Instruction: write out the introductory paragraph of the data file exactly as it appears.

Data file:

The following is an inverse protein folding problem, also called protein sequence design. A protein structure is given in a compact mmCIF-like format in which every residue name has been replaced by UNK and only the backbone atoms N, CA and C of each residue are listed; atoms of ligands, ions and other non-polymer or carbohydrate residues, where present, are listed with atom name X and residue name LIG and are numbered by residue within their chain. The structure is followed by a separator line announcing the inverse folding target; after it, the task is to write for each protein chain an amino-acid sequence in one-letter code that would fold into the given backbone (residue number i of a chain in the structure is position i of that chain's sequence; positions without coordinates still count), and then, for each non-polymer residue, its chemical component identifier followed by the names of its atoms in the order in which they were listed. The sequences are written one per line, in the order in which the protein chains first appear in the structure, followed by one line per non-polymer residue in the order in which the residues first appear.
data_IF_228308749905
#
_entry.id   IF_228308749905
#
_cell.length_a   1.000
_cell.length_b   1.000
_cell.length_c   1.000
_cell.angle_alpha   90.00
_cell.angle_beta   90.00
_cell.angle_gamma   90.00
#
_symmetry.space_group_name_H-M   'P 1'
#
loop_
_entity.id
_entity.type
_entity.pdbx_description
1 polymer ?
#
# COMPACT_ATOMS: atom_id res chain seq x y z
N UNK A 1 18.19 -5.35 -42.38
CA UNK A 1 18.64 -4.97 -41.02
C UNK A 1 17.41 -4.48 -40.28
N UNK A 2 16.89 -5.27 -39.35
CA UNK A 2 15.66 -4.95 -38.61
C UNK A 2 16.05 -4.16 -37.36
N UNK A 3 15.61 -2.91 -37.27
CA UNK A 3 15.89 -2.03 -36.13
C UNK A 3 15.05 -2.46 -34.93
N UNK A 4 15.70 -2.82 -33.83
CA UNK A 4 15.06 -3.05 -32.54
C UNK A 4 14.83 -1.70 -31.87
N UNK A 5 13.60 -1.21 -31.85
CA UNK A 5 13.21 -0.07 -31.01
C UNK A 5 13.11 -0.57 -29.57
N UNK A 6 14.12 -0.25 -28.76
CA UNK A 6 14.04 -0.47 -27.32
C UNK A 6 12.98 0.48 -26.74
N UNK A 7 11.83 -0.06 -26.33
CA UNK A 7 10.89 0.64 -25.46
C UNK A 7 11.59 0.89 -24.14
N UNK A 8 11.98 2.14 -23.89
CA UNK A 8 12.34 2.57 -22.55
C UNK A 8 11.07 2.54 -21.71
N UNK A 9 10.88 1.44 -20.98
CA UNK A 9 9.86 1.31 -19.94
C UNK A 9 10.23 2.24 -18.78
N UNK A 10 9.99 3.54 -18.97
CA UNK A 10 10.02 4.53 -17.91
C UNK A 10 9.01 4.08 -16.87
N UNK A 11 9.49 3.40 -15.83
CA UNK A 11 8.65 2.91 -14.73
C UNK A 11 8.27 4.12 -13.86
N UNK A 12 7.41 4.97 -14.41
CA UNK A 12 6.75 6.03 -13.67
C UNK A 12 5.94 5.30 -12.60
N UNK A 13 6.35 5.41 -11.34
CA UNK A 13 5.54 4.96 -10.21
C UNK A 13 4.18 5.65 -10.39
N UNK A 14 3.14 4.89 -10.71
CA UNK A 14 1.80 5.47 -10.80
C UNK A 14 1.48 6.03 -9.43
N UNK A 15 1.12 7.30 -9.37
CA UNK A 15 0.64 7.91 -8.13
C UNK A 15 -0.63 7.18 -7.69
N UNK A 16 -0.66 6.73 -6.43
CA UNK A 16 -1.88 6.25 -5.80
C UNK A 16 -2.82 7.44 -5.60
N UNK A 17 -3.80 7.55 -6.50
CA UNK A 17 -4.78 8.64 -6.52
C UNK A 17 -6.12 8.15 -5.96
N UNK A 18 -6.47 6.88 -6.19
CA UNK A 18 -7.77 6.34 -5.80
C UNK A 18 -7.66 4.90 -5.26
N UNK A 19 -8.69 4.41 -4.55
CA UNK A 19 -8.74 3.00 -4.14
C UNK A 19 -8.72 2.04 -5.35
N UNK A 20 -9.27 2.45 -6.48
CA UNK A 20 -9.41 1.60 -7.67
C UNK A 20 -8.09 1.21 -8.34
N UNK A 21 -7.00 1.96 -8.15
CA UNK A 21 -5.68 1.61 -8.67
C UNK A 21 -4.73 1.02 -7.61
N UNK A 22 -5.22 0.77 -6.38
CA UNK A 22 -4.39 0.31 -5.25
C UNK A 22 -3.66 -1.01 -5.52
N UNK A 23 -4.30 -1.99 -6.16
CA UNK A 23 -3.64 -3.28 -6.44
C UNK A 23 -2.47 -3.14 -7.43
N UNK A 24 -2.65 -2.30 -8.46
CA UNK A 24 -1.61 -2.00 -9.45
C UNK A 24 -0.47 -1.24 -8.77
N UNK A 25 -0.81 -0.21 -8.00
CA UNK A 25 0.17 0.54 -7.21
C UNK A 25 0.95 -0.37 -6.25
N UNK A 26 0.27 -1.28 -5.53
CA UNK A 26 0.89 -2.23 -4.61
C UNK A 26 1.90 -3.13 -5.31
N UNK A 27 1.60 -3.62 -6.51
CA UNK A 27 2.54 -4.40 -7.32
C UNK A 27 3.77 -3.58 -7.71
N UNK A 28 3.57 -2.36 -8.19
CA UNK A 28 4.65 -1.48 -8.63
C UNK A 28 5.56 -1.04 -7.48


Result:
The following is an inverse protein folding problem, also called protein sequence design. A protein structure is given in a compact mmCIF-like format in which every residue name has been replaced by UNK and only the backbone atoms N, CA and C of each residue are listed; atoms of ligands, ions and other non-polymer or carbohydrate residues, where present, are listed with atom name X and residue name LIG and are numbered by residue within their chain. The structure is followed by a separator line announcing the inverse folding target; after it, the task is to write for each protein chain an amino-acid sequence in one-letter code that would fold into the given backbone (residue number i of a chain in the structure is position i of that chain's sequence; positions without coordinates still count), and then, for each non-polymer residue, its chemical component identifier followed by the names of its atoms in the order in which they were listed. The sequences are written one per line, in the order in which the protein chains first appear in the structure, followed by one line per non-polymer residue in the order in which the residues first appear.